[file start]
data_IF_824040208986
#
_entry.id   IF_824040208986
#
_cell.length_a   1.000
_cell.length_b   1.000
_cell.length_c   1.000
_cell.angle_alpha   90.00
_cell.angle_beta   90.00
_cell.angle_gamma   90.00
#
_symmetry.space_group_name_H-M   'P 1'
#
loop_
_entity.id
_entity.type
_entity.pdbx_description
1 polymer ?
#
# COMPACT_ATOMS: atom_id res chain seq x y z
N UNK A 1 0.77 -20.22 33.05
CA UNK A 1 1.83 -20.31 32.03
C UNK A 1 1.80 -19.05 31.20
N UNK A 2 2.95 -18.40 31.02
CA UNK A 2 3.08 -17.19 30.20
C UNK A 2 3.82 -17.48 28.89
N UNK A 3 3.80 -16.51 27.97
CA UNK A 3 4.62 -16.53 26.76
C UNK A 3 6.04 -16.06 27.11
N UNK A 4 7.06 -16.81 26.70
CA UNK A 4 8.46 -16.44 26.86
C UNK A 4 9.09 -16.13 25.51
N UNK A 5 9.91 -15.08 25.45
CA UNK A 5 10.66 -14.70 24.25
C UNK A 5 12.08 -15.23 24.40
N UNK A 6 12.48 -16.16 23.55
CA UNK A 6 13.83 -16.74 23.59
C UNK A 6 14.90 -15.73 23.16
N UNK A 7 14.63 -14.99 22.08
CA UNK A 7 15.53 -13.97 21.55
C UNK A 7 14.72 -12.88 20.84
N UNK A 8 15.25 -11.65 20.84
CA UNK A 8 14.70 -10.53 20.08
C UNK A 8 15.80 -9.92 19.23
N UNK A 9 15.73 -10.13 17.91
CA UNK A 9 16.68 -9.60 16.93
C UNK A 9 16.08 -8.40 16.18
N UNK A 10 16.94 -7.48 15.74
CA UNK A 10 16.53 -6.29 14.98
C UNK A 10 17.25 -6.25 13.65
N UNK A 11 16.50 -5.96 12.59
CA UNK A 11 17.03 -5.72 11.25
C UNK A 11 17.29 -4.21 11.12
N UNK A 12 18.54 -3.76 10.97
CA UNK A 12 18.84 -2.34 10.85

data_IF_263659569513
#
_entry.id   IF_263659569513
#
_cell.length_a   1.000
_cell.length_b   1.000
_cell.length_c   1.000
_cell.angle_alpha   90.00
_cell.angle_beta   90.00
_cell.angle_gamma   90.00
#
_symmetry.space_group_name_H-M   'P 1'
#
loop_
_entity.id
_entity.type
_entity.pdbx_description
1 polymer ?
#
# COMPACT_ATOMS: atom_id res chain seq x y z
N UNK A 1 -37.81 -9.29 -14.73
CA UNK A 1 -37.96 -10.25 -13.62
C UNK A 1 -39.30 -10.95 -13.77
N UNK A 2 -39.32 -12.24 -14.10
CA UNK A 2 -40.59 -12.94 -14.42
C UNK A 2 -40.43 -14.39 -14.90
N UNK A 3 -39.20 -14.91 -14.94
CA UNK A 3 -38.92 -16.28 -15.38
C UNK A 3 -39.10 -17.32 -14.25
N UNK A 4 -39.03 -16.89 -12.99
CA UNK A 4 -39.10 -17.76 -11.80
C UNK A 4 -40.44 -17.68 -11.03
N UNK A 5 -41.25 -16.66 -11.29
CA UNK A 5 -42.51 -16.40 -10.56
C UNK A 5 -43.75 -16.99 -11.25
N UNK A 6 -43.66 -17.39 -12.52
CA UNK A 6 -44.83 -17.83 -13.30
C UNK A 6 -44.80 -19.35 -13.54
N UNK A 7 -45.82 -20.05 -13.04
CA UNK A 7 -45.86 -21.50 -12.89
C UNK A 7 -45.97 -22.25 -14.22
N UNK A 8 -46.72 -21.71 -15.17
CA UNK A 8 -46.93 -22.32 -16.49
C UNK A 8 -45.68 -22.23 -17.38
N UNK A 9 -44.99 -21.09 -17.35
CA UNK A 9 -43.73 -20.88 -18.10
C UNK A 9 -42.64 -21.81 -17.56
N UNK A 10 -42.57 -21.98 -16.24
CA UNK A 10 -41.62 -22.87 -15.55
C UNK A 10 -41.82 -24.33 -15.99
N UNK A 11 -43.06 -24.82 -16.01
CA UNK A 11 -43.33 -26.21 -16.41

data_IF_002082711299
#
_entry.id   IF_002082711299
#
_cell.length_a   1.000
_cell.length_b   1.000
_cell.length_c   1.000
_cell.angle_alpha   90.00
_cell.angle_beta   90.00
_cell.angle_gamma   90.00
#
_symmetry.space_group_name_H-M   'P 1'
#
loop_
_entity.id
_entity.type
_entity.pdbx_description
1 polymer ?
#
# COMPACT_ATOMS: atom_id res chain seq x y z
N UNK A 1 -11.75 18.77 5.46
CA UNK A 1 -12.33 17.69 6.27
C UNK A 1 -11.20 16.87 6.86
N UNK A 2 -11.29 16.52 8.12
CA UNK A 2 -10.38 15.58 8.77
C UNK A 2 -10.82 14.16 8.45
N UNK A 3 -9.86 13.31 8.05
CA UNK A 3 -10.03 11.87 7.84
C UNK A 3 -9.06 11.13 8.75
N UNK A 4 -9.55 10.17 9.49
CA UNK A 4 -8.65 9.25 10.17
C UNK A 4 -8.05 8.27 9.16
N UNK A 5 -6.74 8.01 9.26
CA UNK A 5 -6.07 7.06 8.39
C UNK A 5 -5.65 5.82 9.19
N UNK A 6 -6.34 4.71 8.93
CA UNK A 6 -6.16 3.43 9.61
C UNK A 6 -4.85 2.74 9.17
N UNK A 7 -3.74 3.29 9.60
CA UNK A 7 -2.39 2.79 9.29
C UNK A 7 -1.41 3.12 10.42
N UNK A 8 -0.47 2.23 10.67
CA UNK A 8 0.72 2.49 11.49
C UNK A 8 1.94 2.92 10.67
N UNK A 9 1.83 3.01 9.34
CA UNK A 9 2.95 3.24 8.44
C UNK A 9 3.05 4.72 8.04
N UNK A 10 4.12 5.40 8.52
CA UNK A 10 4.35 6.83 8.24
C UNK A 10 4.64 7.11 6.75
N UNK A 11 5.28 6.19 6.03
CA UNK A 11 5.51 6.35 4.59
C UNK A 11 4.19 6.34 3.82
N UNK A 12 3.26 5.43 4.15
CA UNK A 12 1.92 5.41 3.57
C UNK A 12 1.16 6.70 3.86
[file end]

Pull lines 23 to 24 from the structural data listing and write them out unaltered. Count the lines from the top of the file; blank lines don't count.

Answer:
C UNK A 1 1.80 -19.05 31.20
N UNK A 2 2.95 -18.40 31.02